This is an issue with rice as many people on the gluten free diet will use rice as an alternative to foods such as pasta, wheat flour, and bread. Rice absorbs much more arsenic from the soil as it is grown in flooded conditions, hence the concern. Researchers also found that brown rice contained around twice the amount of arsenic as its white counterparts.
Arsenic can be found in numerous forms throughout nature (inorganic, organic and as a gas) which means that it is virtually impossible to avoid. It is important to be aware of where you are most at risk of consuming arsenic in your diet meaning you can make smart decisions on how to limit the intake of it. You don’t need to simply watch out for arsenic within rice, it is also found in leafy vegetables, fruit juices, fruit and seafoods.
However, there are simple ways to reduce your rice intake and avoiding this issue altogether. Rice is a great alternative to pasta in your diet, although there are many other nutrient dense foods you can incorporate into your diet without rice even having to be in the equation. Experimentation with different foods is key, as you may be missing out on vital nutrients and vitamins thinking rice is one of your only options when on a gluten free diet.
If you still love that rice and consume it regularly then there are a few things you can do. Firstly, pick a different type of rice; Basmasti and Jasmine contain significantly lower levels of arsenic than others. Try and source your rice from low arsenic regions such as California.
Even simply rinsing your rice before you cook it can reduce the levels of arsenic by 30%. Also, don’t fall for the organic trick. Organic or not the rice has absorbed no less arsenic as it is soaked up from the soil.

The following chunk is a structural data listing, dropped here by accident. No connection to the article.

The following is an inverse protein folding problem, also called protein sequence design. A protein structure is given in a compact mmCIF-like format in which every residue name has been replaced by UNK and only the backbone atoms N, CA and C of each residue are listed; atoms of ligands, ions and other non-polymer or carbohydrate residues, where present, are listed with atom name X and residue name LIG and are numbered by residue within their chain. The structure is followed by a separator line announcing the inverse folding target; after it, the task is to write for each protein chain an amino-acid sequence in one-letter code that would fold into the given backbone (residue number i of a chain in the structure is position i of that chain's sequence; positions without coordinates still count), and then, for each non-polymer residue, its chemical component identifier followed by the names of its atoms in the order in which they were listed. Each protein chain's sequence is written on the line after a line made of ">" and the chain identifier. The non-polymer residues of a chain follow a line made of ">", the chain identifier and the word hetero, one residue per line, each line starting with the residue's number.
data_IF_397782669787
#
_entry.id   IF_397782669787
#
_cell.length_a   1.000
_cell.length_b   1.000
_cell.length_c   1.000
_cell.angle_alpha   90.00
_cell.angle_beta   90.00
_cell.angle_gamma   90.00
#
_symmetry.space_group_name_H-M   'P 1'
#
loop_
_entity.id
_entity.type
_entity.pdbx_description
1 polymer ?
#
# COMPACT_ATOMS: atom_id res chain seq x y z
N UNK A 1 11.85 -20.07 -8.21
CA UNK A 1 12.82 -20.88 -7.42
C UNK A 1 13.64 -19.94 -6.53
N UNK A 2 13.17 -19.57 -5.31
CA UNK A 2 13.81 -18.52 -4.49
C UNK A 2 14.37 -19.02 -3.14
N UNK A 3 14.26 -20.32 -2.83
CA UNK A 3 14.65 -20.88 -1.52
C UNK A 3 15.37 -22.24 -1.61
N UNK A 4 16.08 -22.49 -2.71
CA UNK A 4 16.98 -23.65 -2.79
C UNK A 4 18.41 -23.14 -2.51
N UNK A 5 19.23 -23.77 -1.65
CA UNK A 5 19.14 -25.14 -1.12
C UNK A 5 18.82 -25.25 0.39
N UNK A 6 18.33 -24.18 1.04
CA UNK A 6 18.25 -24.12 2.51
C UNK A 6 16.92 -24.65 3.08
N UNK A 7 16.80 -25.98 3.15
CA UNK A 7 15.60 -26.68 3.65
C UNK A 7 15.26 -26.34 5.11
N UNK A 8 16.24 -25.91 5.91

However, avoiding foods that are known to have a higher level of arsenic in them is a recent development that should not be ignored as it has been linked to an increased risk of lung, skin, and bladder cancers, with particular risk to children as it can stunt brain development.
Rice is undeniably a fantastic alternative when it comes to a gluten free diet, especially when it comes to baked goods and treats, and as long as you aren’t baking yourself a rice flour cake a day you should be fine.
Many snacks in the gluten free diet are rice based, so it may be time for you to consider your alternatives. In all honesty moving away from carbohydrate based snacks would do you a world of good in the arena of weight management and controlling any insulin resistance issues.
Think outside the box when it comes to snacking. Rather than reaching for your rice based crisp alternatives you can just as easily eat carrot sticks, cucumber, or other raw vegetables. There is also corn, quinoa, buckwheat, amaranth and millet; all great grain alternatives to rice.